Tip #71: All About Kiln Vents
We often get questions about Kiln
Vents. The most common being, "Do I need one?" Any
kiln that is located in a room where people are, should definitely be
vented to the outside for safety reasons. It is also a good idea in
rooms that are attached to living spaces, such as an attached
garage. But beyond that, a vent makes it much easier to fire the
kiln and provides better results.
1. Safety and Comfort:
Removing fumes from your work
environment is important, since these are unhealthy to breathe on a
regular basis. All products fired in electric kilns contain organic
materials that make carbon monoxide and other fumes when they are burned.
These include clays, glazes, decorating products, decals and the like.
Fumes released may contain sulfur oxides, hydrogen fluoride and metal
vapors, depending on the products fired. Carbon monoxide can cause
headaches and nausea. Other fumes can also potentially cause health
problems. For example, glazes may contain chemicals such as lead and
manganese which are not safe, at least in large quantities or on a regular
Sometimes you may actually notice a
smell when you fire your kiln. Usually this comes from organics
burning out of the clay. And if you use newspaper or wood or other
structural supports which burn out in the kiln, the smells will be very
2. Ease of Firing:
If you don't use a vent, you have
to prop the lid of the kiln at the early stages of bisque firing to allow
the moisture to escape. Since most kilns now are sold with
electronic controllers, having to manually do this step kind of defeats
the purpose of having an "automatic" kiln. It is much
easier to start the vent when you start the kiln, and not have to remember
to close the lid after a few hours.
3. Improving your Fired Product:
Glazes work best when the organics
have been burned out of your clay at the bisque stage. The best way
to ensure that is to do a slow firing with a lot of air flow. The
vent helps remove the organics as they are burned out. You will
usually find you have fewer glaze defects when you have fired your bisque
slowly, with a vent.
Glaze colors can also be affected
by these fumes. C
Sometimes colors that are fired
close to each other will affect each other (cross contamination).
This is significantly reduced with a vent.
Many bright glazes, like reds, need
a lot of oxygen to develop their color. One customer used a lot of
reds and was often having bad results where the glazes would came out
pink. He added a vent to his kiln and his reds became very vibrant
4. Extending the Life of Your Kiln
The same fumes that are harmful to
you also cause corrosion on your elements, kiln sitter parts and
thermocouples. Pulling those fumes out of the kiln reduces the wear
and tear to those parts.
Vents are 20% off through February 06
Q. If I live in a residential
area and I vent outdoors, am I harming or bothering my neighbors?
A. Once mixed with outside air, the fumes are very small
concentration, probably not enough to be detected and certainly not enough
to be a health hazard. Remember that by the time the exhaust gets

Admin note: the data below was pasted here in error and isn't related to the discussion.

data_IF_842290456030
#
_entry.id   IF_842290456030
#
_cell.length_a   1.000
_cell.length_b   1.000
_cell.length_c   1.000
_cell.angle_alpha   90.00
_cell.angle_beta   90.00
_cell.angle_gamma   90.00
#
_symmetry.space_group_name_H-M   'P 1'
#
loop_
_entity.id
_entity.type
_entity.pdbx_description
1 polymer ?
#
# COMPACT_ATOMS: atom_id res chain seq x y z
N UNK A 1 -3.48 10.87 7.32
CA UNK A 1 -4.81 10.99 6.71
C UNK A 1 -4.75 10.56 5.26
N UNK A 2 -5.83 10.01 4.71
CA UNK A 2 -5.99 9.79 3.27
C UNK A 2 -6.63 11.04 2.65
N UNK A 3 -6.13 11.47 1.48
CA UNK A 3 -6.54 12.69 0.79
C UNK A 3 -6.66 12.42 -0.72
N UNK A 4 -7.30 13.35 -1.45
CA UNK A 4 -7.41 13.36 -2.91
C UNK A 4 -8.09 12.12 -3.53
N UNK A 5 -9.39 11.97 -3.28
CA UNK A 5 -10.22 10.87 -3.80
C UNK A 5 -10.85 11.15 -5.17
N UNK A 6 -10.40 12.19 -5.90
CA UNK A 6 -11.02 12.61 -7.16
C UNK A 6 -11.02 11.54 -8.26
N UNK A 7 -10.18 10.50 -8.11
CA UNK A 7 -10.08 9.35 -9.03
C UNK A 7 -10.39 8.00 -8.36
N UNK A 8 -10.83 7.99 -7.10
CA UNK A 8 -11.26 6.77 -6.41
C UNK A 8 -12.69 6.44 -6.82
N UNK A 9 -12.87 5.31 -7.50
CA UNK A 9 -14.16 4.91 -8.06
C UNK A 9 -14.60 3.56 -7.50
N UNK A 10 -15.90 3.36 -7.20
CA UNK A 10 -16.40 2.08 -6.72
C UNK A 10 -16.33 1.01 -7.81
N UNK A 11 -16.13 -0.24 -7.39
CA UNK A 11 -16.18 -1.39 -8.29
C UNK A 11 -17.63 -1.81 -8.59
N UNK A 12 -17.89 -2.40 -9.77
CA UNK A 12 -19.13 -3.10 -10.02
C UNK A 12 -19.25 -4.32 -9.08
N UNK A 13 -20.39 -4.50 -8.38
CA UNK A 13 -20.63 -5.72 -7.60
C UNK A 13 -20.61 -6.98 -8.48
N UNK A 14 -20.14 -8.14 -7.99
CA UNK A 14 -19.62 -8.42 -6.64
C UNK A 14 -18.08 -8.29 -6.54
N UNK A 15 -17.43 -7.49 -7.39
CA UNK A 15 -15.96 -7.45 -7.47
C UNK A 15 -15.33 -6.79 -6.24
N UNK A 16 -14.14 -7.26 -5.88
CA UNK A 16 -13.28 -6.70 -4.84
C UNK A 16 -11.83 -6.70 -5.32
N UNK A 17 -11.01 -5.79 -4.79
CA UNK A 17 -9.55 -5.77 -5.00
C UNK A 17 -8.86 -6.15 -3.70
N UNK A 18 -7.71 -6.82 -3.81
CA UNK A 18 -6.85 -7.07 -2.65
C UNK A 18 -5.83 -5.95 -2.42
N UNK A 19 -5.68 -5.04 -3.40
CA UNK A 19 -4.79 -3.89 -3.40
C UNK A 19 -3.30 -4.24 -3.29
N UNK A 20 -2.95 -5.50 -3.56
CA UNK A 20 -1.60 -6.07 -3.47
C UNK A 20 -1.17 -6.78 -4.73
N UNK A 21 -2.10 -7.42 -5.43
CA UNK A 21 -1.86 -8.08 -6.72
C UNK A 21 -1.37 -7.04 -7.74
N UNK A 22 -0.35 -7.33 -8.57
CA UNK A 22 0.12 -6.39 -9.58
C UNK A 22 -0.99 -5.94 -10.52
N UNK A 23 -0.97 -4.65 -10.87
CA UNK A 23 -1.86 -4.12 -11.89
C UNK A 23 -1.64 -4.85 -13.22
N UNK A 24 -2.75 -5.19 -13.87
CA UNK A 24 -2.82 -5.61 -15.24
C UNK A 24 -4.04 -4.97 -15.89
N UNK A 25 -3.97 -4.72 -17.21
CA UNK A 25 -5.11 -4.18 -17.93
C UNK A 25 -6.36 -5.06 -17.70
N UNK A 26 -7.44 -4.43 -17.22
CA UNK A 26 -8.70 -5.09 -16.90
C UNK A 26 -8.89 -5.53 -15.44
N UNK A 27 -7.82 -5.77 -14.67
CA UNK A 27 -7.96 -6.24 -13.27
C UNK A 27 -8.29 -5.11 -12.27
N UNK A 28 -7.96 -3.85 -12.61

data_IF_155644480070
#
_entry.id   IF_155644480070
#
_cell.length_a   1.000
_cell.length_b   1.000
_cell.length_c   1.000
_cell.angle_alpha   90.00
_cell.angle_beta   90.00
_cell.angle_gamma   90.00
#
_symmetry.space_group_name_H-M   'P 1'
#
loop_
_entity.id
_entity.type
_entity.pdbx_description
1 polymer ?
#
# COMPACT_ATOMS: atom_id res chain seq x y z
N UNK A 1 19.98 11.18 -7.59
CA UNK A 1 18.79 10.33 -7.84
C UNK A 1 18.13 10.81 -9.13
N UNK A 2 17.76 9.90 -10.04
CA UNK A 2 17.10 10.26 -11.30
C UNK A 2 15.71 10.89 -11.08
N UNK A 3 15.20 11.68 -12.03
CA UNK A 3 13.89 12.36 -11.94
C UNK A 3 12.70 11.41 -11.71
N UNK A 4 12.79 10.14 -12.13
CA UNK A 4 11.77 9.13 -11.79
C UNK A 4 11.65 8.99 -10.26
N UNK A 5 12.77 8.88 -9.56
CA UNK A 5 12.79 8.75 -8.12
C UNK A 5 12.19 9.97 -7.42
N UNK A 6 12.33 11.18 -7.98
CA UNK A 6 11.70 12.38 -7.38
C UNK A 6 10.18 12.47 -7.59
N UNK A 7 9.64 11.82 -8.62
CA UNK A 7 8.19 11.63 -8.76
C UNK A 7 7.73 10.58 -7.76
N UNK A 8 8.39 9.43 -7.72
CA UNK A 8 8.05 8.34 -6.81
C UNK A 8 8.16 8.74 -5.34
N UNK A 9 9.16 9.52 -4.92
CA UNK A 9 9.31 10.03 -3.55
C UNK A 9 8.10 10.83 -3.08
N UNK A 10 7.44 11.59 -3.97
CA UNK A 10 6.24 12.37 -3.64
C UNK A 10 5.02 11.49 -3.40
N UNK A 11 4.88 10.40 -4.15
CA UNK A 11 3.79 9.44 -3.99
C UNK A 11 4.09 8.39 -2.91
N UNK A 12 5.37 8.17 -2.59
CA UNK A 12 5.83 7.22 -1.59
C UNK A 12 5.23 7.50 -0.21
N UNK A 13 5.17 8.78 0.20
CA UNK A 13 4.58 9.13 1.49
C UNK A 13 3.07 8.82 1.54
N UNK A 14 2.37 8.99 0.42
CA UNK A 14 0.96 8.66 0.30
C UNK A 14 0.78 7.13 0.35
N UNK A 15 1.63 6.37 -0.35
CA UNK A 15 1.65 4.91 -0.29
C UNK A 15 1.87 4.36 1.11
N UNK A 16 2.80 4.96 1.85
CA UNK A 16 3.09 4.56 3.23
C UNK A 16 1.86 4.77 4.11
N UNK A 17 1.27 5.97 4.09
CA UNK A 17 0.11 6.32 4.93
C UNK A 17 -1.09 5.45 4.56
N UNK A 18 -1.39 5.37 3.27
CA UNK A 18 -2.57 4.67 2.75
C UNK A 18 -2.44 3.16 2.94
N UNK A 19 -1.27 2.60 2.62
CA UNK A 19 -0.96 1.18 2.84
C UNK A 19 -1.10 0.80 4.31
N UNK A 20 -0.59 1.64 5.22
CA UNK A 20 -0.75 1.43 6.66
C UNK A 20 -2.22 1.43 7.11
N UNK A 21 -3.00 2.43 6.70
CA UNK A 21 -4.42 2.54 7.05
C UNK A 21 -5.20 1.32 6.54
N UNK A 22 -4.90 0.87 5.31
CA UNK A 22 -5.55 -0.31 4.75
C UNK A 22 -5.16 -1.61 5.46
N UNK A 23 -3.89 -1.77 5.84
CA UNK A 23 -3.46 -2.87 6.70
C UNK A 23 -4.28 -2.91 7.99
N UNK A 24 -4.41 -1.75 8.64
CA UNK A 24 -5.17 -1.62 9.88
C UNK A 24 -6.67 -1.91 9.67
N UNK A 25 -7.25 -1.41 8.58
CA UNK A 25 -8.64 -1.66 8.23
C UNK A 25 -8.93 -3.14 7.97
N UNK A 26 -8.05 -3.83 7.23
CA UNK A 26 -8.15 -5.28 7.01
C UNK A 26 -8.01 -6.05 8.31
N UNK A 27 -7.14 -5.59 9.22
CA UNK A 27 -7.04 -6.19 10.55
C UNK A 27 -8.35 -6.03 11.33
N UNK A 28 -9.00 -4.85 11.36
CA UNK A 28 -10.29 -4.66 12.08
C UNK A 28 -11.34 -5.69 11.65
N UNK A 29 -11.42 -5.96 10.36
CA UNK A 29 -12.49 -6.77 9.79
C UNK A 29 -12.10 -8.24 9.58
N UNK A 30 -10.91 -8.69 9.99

outside, it is already mixed with room air by the vent.
Q. What will happen if my
exhaust ducting leaks?
A. All major vent manufacturers now have the fan motor mounted away
from the kiln. This allows the fumes to be pulled from the kiln,
rather than pushed. These are called "negative pressure" systems.
The main safety advantage of this is that should you have a leak in the
duct, the fumes do not leak out into the room. Instead, additional
room air leaks into the duct further diluting the fumes before it is exhausted
Q. How do I install the vent
You drill a few holes, usually at the top and bottom of your kiln.
The vent exhaust connection usually goes under the kiln in the space where
the stand is, although it is possible to mount it on the side.
Ducting runs from the kiln to the fan-motor, then from the fan-motor to
the outside. The ducting can be aluminum or galvanized steel dryer
ducting, or PVC pipe. Over time metal ducting will corrode from the
fumes, but it is inexpensive to replace. For a permanent
installation, you can cut through the outer wall and install an exhaust
duct, like those used on clothes dryers. However significant
improvements in air quality can be obtained by simply running the exhaust
ducting out or under a door. My kiln is on a wheeled stand, so I
hang my ducting on the wall when I am not firing. When I am firing,
I connect the ducting with clamps, and run it out my garage side
door. There is a very noticeable difference in the comfort of my
studio (reduced smell and heat) and the glaze results when I use my vent
vs. when I don't.
Q. Is it hard to drill the holes?
A. No. Most manufacturers will drill the holes for you if you
purchase the vent with your kiln. However, it is also very easy to
do yourself. Kiln brick is so soft that you don't even need a
drill. You just twist the drill bit between your fingers
Q. Won't I waste a lot of energy by pulling the heat away?
A. Actually the amount of air that flows through is not very high, and
very little heat is lost. Kiln manufacturers consider this heat loss
Q. Do I have to order a vent at the
time I order my kiln?
A. No. A vent can be added to any kiln at any time.
Q. How does a Downdraft Vent work?
A. The vents we have been describing are downdraft vents.
Q. What about those vents I see
that hang above a kiln?
A. Those vents (called hoods) remove some, but not all the fumes from the
kiln. They are typically used with gas kilns where downdraft isn't a
Q. Do I need a certain brand of
A. Other than the Cress Clean Air System which requires that the kiln be a
"vent ready" Cress kiln, any brand vent can be used on any brand
Q. Can I vent multiple kilns at